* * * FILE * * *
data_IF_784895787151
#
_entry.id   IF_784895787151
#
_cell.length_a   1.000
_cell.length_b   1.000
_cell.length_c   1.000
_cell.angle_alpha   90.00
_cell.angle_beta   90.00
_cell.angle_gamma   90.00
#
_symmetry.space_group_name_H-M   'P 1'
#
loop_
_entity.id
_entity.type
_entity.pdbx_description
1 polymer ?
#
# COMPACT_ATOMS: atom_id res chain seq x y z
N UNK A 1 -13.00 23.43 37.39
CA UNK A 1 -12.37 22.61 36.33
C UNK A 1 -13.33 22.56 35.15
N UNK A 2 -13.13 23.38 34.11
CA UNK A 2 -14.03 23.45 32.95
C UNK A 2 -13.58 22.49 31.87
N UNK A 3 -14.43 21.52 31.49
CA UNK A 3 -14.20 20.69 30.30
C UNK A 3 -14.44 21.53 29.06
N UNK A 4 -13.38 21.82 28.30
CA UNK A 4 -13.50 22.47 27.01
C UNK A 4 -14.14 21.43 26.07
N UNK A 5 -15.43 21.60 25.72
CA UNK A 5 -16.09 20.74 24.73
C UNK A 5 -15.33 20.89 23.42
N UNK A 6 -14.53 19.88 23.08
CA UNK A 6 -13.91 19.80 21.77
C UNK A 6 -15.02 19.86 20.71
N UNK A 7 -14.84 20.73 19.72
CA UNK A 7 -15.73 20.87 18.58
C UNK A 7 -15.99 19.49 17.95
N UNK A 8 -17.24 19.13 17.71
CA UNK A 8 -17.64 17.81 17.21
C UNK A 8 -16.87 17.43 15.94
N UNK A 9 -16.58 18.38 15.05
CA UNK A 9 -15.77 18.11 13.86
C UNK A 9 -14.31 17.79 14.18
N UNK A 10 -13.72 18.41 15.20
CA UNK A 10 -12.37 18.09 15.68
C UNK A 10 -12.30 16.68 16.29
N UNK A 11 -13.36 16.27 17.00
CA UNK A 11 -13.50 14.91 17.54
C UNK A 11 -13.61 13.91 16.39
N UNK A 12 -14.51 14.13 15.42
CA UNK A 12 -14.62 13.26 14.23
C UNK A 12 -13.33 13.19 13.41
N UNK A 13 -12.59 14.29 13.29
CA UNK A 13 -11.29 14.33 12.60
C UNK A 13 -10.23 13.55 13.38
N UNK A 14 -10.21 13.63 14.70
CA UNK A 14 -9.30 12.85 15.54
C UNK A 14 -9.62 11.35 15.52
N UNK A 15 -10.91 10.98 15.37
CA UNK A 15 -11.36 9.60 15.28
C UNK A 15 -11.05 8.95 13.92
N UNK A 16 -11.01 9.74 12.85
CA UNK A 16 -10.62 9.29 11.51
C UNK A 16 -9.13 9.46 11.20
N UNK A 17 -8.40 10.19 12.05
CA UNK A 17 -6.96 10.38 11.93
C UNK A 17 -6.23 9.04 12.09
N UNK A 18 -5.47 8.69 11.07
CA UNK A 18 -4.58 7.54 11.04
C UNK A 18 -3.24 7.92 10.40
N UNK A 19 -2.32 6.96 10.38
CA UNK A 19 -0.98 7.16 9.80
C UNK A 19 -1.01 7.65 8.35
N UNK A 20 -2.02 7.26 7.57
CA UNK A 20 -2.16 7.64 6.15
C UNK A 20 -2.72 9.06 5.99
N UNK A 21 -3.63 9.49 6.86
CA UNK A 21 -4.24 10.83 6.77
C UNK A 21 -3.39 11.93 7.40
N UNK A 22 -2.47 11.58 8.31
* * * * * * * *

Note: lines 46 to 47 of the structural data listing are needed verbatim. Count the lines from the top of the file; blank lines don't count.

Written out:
CA UNK A 9 -15.77 18.11 13.86
C UNK A 9 -14.31 17.79 14.18